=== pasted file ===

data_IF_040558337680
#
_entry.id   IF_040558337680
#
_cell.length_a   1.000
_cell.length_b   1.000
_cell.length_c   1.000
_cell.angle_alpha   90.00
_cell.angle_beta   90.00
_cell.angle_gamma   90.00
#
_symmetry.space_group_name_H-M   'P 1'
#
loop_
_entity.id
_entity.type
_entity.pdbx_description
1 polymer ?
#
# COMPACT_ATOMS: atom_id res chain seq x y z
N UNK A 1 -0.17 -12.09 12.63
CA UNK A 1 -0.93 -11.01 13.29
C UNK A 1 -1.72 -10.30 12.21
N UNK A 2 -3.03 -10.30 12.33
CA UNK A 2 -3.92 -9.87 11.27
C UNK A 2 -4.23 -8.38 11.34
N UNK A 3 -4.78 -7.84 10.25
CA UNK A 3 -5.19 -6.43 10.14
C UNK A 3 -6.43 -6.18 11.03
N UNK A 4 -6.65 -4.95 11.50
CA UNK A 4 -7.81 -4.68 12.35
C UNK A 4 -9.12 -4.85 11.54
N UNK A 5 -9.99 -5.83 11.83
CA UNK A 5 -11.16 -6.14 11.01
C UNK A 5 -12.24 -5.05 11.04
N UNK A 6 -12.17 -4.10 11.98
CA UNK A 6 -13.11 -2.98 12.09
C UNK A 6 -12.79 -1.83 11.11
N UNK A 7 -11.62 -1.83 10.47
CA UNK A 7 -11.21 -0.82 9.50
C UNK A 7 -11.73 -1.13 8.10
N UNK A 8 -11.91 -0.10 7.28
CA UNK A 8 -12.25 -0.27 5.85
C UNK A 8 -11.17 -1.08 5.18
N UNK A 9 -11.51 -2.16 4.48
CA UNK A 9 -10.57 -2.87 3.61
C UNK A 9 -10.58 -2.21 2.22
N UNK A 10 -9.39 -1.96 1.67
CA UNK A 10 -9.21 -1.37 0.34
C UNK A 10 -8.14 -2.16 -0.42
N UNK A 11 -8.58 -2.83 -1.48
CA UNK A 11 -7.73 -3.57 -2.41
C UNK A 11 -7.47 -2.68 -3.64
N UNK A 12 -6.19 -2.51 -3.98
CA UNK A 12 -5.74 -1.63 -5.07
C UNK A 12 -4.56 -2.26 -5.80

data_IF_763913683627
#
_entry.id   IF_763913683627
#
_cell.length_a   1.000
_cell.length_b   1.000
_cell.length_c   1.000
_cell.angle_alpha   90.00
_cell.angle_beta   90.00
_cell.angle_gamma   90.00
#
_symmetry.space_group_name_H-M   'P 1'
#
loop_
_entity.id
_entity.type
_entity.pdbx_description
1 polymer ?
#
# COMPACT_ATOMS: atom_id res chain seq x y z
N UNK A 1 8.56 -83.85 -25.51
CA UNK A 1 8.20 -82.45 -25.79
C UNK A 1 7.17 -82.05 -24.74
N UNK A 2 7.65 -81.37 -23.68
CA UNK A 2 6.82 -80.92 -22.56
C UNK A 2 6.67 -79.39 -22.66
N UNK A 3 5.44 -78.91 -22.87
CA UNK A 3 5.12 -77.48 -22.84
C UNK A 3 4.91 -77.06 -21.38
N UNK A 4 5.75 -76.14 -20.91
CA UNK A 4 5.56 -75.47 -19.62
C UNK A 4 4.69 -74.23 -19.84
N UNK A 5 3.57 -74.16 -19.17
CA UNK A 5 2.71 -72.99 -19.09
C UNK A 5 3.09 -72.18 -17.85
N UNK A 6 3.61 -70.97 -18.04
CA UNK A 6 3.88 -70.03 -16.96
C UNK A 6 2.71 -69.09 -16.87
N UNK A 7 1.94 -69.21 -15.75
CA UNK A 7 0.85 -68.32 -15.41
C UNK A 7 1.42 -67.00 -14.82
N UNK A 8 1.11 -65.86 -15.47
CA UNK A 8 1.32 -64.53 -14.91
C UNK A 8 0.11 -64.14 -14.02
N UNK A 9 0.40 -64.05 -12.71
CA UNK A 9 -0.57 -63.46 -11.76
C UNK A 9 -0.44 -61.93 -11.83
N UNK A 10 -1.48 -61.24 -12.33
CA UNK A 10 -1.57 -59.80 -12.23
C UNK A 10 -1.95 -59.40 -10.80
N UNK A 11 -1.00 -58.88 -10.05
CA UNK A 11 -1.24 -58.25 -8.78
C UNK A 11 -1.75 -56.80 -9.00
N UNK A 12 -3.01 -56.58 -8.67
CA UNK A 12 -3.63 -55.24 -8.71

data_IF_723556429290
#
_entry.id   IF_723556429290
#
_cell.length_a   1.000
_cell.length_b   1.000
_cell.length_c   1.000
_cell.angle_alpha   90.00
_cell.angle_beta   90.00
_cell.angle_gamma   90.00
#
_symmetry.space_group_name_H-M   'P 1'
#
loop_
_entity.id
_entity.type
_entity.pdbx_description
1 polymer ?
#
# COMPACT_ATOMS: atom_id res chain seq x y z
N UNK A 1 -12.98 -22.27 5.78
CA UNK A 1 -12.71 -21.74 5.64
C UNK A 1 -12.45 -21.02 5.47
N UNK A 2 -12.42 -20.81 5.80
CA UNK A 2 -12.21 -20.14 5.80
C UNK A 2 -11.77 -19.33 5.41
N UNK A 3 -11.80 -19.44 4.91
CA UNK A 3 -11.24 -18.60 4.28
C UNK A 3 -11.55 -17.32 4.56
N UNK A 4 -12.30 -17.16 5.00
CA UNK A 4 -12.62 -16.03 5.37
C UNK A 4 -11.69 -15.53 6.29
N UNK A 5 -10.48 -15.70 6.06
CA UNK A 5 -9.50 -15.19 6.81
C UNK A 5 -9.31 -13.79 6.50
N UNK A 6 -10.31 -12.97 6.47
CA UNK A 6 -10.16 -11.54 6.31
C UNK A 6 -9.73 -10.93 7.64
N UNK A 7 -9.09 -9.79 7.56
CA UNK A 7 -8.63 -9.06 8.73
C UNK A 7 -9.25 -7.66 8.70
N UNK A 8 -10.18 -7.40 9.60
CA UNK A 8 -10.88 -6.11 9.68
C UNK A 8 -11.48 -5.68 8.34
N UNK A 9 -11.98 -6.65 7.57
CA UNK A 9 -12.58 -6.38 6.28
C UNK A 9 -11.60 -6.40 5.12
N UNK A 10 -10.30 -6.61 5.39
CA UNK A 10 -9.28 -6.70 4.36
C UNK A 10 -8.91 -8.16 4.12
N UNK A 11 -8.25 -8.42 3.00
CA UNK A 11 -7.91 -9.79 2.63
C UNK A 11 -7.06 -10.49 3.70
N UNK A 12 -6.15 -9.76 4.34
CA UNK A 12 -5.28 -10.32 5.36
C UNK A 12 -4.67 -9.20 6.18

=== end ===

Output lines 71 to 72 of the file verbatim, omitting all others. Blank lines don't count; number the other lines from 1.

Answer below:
_entity.id
_entity.type